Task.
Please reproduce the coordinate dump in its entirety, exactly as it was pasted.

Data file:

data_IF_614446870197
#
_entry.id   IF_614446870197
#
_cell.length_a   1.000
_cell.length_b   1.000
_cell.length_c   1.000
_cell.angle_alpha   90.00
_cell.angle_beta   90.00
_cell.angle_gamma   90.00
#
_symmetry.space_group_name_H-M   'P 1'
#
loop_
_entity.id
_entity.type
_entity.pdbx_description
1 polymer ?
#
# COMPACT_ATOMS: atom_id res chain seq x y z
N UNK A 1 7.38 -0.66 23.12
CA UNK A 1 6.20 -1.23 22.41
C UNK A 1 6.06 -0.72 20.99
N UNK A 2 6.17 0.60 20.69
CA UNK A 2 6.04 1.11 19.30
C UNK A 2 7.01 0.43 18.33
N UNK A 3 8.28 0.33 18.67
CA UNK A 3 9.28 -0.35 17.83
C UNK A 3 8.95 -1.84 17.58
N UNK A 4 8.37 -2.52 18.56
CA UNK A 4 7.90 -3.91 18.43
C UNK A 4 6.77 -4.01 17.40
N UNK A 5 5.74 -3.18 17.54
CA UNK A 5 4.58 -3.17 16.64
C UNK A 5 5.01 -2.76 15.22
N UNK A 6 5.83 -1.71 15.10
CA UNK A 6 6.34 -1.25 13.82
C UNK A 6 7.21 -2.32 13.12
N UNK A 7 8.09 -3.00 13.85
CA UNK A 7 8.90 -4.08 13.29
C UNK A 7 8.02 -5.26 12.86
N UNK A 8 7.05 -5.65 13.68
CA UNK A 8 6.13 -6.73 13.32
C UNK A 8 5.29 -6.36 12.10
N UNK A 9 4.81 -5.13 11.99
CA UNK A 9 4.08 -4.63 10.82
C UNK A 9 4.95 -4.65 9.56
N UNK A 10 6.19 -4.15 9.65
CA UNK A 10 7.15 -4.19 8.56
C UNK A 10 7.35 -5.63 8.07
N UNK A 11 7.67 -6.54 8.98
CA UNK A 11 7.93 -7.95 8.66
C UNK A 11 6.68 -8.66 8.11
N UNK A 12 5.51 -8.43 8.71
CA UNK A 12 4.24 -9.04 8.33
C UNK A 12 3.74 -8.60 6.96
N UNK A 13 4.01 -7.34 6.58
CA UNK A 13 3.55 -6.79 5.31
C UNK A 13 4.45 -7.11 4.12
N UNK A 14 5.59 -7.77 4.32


data_IF_614446870197
#
_entry.id   IF_614446870197
#
_cell.length_a   1.000
_cell.length_b   1.000
_cell.length_c   1.000
_cell.angle_alpha   90.00
_cell.angle_beta   90.00
_cell.angle_gamma   90.00
#
_symmetry.space_group_name_H-M   'P 1'
#
loop_
_entity.id
_entity.type
_entity.pdbx_description
1 polymer ?
#
# COMPACT_ATOMS: atom_id res chain seq x y z
N UNK A 1 7.38 -0.66 23.12
CA UNK A 1 6.20 -1.23 22.41
C UNK A 1 6.06 -0.72 20.99
N UNK A 2 6.17 0.60 20.69
CA UNK A 2 6.04 1.11 19.30
C UNK A 2 7.01 0.43 18.33
N UNK A 3 8.28 0.33 18.67
CA UNK A 3 9.28 -0.35 17.83
C UNK A 3 8.95 -1.84 17.58
N UNK A 4 8.37 -2.52 18.56
CA UNK A 4 7.90 -3.91 18.43
C UNK A 4 6.77 -4.01 17.40
N UNK A 5 5.74 -3.18 17.54
CA UNK A 5 4.58 -3.17 16.64
C UNK A 5 5.01 -2.76 15.22
N UNK A 6 5.83 -1.71 15.10
CA UNK A 6 6.34 -1.25 13.82
C UNK A 6 7.21 -2.32 13.12
N UNK A 7 8.09 -3.00 13.85
CA UNK A 7 8.90 -4.08 13.29
C UNK A 7 8.02 -5.26 12.86
N UNK A 8 7.05 -5.65 13.68
CA UNK A 8 6.13 -6.73 13.32
C UNK A 8 5.29 -6.36 12.10
N UNK A 9 4.81 -5.13 11.99
CA UNK A 9 4.08 -4.63 10.82
C UNK A 9 4.95 -4.65 9.56
N UNK A 10 6.19 -4.15 9.65
CA UNK A 10 7.15 -4.19 8.56
C UNK A 10 7.35 -5.63 8.07
N UNK A 11 7.67 -6.54 8.98
CA UNK A 11 7.93 -7.95 8.66
C UNK A 11 6.68 -8.66 8.11
N UNK A 12 5.51 -8.43 8.71
CA UNK A 12 4.24 -9.04 8.33
C UNK A 12 3.74 -8.60 6.96
N UNK A 13 4.01 -7.34 6.58
CA UNK A 13 3.55 -6.79 5.31
C UNK A 13 4.45 -7.11 4.12
N UNK A 14 5.59 -7.77 4.32